100 Years

How many products built before the year 1926 are still in production, in their original form, today?

Cars?  Here was a 1912 Ford Model T:




Indeed, there are very, very few products built before 1926 that are built at all today, much less in almost exactly the same form that they were at the time.

But there’s a noticeable exception.  John Browning designed no less than fifteen products before his death in 1926 that are still in production, in very nearly their original form, today.

Atop every American tank and armored personnel carrier in service from 1941 until the present has been a Browning M-2 .50 caliber machine gun, first produced in 1919.

The Model 97 pump-action shotgun has been in steady production since, well, 1897.

The “Woodsman” varmint pistol?  Still cranking ’em out.

Even his Model 1885 single-shot varmint gun?  It’s been in production, in one form or another, since, ahem, 1885.

And let’s not forget today’s guest of honor – the M1911 .45 caliber pistol, which was adopted for service by the US Army 100 years ago today.

Perhaps the greatest handgun ever built, the 1911 is doggedly reliable, and its .45 slug is a reliable fight-stopper.  It soldiered through five major and countless minor wars, is still among the handguns of choice among soldiers who get to pick their handguns (special operations types, mostly), and it has not been out of production for any significant time in the past 100 years.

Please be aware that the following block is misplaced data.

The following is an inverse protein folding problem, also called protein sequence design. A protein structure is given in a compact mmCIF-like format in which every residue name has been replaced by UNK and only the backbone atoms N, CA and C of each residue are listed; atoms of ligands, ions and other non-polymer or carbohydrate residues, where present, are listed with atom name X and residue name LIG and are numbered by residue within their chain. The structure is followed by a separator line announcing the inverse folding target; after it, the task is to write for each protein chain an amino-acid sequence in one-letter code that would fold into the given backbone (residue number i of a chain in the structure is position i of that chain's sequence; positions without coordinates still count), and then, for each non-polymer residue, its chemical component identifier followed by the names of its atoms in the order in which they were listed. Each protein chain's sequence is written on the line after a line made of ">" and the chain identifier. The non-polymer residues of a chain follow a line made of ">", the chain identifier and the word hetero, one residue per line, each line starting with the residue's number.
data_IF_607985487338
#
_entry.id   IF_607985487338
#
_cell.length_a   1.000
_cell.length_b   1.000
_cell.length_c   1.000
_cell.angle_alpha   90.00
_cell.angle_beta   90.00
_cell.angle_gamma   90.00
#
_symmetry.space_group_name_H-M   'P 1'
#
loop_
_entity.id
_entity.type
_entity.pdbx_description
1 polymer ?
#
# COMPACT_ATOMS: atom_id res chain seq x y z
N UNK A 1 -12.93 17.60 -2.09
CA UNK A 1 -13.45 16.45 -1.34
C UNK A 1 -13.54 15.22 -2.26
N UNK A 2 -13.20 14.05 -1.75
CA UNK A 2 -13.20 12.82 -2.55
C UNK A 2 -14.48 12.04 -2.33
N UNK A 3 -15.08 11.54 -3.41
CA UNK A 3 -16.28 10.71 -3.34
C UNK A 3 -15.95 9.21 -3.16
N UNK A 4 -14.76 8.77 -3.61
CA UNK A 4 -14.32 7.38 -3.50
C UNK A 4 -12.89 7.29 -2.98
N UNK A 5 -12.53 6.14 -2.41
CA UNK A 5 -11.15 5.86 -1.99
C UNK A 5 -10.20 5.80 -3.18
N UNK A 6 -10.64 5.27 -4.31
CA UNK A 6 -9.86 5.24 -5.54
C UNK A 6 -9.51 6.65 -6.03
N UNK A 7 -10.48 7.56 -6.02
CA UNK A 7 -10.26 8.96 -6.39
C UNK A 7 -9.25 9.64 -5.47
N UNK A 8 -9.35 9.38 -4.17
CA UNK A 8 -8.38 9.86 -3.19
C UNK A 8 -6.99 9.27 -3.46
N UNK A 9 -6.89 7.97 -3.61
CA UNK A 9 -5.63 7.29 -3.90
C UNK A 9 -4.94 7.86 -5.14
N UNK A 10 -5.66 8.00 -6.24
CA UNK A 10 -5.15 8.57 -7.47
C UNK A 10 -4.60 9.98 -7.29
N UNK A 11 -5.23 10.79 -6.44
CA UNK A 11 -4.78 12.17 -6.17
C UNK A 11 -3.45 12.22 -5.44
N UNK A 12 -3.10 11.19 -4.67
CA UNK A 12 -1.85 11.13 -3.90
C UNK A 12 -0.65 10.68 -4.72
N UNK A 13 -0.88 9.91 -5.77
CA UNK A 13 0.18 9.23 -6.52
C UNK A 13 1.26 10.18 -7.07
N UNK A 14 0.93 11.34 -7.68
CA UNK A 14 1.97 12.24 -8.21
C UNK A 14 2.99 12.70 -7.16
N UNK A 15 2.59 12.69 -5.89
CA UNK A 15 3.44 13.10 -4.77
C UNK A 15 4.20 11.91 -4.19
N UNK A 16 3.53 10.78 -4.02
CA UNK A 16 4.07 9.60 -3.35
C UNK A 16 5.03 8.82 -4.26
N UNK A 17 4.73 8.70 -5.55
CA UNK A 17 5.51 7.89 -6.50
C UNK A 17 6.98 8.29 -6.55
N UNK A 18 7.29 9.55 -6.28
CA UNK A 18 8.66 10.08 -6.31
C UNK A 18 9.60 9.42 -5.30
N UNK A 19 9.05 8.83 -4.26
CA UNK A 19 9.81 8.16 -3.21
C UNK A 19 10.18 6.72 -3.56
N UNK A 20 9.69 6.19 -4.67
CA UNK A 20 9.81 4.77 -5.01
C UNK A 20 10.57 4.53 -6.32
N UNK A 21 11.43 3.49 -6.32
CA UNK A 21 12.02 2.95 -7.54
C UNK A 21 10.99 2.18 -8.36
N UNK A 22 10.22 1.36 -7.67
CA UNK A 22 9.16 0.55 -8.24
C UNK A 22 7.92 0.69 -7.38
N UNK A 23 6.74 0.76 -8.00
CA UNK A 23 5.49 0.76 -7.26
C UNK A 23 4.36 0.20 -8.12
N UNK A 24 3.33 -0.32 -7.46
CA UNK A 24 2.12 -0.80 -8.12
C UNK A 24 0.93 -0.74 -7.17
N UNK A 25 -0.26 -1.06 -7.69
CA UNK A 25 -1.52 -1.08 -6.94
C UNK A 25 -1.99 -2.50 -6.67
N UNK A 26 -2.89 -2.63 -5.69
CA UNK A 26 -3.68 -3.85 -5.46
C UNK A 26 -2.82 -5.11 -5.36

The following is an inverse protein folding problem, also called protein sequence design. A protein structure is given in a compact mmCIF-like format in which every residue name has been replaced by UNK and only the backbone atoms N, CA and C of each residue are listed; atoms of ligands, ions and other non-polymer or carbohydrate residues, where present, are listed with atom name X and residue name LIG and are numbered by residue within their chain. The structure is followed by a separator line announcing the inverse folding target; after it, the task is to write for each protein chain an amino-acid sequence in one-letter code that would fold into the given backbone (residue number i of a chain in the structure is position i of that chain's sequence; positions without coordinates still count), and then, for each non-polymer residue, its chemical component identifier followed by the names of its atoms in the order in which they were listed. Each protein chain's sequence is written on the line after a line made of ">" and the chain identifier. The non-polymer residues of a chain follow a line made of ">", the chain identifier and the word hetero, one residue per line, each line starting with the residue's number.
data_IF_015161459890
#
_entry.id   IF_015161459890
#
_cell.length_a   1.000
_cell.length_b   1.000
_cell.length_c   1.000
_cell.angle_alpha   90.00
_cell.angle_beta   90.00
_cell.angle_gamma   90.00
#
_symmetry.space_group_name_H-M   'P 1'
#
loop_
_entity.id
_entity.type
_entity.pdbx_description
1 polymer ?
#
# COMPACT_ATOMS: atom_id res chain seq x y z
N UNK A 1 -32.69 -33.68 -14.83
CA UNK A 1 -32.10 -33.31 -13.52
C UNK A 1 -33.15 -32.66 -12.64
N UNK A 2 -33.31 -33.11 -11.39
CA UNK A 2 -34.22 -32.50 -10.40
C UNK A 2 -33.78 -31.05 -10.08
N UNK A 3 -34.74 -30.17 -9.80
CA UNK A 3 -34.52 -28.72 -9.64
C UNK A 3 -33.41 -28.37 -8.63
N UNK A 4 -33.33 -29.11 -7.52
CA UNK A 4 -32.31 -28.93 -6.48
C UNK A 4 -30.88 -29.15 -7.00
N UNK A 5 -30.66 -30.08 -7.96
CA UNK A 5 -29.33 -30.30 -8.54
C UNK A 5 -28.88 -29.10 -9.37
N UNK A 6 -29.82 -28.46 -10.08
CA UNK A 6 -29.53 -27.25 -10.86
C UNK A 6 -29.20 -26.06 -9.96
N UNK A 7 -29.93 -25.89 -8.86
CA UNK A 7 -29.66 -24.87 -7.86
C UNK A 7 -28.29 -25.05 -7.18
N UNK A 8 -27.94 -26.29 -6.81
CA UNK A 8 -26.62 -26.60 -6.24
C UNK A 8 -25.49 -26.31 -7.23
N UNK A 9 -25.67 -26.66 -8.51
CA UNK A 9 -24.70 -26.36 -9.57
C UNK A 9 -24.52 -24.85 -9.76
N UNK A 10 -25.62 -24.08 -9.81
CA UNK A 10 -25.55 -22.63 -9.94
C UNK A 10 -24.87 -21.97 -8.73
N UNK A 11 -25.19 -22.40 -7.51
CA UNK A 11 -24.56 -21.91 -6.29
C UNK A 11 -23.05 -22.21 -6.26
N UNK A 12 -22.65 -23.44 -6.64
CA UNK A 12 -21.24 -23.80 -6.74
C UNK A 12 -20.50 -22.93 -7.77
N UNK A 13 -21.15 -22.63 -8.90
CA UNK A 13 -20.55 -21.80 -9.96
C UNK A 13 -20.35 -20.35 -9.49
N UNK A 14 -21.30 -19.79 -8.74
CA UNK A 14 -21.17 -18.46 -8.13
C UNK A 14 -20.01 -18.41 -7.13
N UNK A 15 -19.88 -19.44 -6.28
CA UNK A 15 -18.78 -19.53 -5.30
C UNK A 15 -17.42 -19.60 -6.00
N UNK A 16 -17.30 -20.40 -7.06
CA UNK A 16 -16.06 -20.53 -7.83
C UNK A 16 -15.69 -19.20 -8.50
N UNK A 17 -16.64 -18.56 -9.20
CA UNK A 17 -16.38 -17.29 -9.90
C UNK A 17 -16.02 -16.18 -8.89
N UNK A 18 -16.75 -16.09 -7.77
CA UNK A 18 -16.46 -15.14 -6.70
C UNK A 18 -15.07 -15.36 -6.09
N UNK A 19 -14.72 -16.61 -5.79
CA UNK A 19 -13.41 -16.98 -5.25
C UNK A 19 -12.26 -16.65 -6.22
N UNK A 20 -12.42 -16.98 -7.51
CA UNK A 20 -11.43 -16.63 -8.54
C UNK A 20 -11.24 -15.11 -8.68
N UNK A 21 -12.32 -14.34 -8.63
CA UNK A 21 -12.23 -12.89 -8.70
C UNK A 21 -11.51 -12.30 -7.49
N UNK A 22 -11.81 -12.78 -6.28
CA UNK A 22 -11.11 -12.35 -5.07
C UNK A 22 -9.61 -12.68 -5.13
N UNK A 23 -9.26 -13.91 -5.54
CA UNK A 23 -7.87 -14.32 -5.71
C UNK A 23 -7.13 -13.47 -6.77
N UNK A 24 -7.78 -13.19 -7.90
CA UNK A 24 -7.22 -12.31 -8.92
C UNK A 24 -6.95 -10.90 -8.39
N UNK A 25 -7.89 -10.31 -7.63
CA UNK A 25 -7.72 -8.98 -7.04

All of those firearms have one thing in common; they were all designed by John Browning, one of history’s great engineering and design geniuses.

Today is John Browning Day in Utah, the state of his birth back in 1655.

5 thoughts on “100 Years

  1. Nice, Mitch! I tip my hat to a genius! Even thought the standard sidearm of the USAF was a .38 peashooter, I alternately carried a .45 and a Colt Python .357 Magnum while I was in Vietnam. I leaned toward the Colt, because it looked more like a .38 – less hassle from the brass. But, on combat missions, the .45 was my constant companion.

    That said, I still hunt with another icon – my dad’s 1950 Remington 870 Wingmaster. It still looks brand new.

  2. While true the 1911 is not the lightest gun for CC, it’s thin profile makes it amoung the most concealable (even the full size). And for CC you can have the choice Of (going down from biggest to smallest) full size, Commander size, or Officers model. As with my Amex card I “won’t leave home without it”. Without a doubt the most popular pistol ever made.

  3. Pingback: Check Out My 1912 Telephone | Shot in the Dark

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